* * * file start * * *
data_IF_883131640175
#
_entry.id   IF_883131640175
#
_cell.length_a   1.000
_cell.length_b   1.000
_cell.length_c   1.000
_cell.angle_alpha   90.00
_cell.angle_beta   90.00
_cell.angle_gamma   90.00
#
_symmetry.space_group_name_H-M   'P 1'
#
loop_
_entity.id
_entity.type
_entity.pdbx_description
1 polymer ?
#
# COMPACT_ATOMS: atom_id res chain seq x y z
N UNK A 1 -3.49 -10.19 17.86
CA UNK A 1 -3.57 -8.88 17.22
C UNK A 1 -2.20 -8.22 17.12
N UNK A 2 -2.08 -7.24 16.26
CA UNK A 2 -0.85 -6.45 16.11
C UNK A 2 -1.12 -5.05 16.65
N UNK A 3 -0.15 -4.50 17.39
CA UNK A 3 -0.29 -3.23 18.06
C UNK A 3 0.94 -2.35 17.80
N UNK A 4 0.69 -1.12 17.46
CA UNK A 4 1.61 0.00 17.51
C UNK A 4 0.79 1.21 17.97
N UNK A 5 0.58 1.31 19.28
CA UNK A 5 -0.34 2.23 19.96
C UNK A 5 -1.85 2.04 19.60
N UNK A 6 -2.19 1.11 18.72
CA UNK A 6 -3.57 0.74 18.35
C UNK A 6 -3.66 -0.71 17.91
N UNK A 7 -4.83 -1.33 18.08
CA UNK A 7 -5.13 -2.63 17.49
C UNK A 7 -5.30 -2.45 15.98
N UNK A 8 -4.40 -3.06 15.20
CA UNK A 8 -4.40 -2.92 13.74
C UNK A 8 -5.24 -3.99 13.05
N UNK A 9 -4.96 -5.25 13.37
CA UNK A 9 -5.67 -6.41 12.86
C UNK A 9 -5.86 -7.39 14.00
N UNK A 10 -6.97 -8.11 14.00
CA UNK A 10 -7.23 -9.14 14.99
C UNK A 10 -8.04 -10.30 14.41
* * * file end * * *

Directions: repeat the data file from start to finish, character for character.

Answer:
data_IF_883131640175
#
_entry.id   IF_883131640175
#
_cell.length_a   1.000
_cell.length_b   1.000
_cell.length_c   1.000
_cell.angle_alpha   90.00
_cell.angle_beta   90.00
_cell.angle_gamma   90.00
#
_symmetry.space_group_name_H-M   'P 1'
#
loop_
_entity.id
_entity.type
_entity.pdbx_description
1 polymer ?
#
# COMPACT_ATOMS: atom_id res chain seq x y z
N UNK A 1 -3.49 -10.19 17.86
CA UNK A 1 -3.57 -8.88 17.22
C UNK A 1 -2.20 -8.22 17.12
N UNK A 2 -2.08 -7.24 16.26
CA UNK A 2 -0.85 -6.45 16.11
C UNK A 2 -1.12 -5.05 16.65
N UNK A 3 -0.15 -4.50 17.39
CA UNK A 3 -0.29 -3.23 18.06
C UNK A 3 0.94 -2.35 17.80
N UNK A 4 0.69 -1.12 17.46
CA UNK A 4 1.61 0.00 17.51
C UNK A 4 0.79 1.21 17.97
N UNK A 5 0.58 1.31 19.28
CA UNK A 5 -0.34 2.23 19.96
C UNK A 5 -1.85 2.04 19.60
N UNK A 6 -2.19 1.11 18.72
CA UNK A 6 -3.57 0.74 18.35
C UNK A 6 -3.66 -0.71 17.91
N UNK A 7 -4.83 -1.33 18.08
CA UNK A 7 -5.13 -2.63 17.49
C UNK A 7 -5.30 -2.45 15.98
N UNK A 8 -4.40 -3.06 15.20
CA UNK A 8 -4.40 -2.92 13.74
C UNK A 8 -5.24 -3.99 13.05
N UNK A 9 -4.96 -5.25 13.37
CA UNK A 9 -5.67 -6.41 12.86
C UNK A 9 -5.86 -7.39 14.00
N UNK A 10 -6.97 -8.11 14.00
CA UNK A 10 -7.23 -9.14 14.99
C UNK A 10 -8.04 -10.30 14.41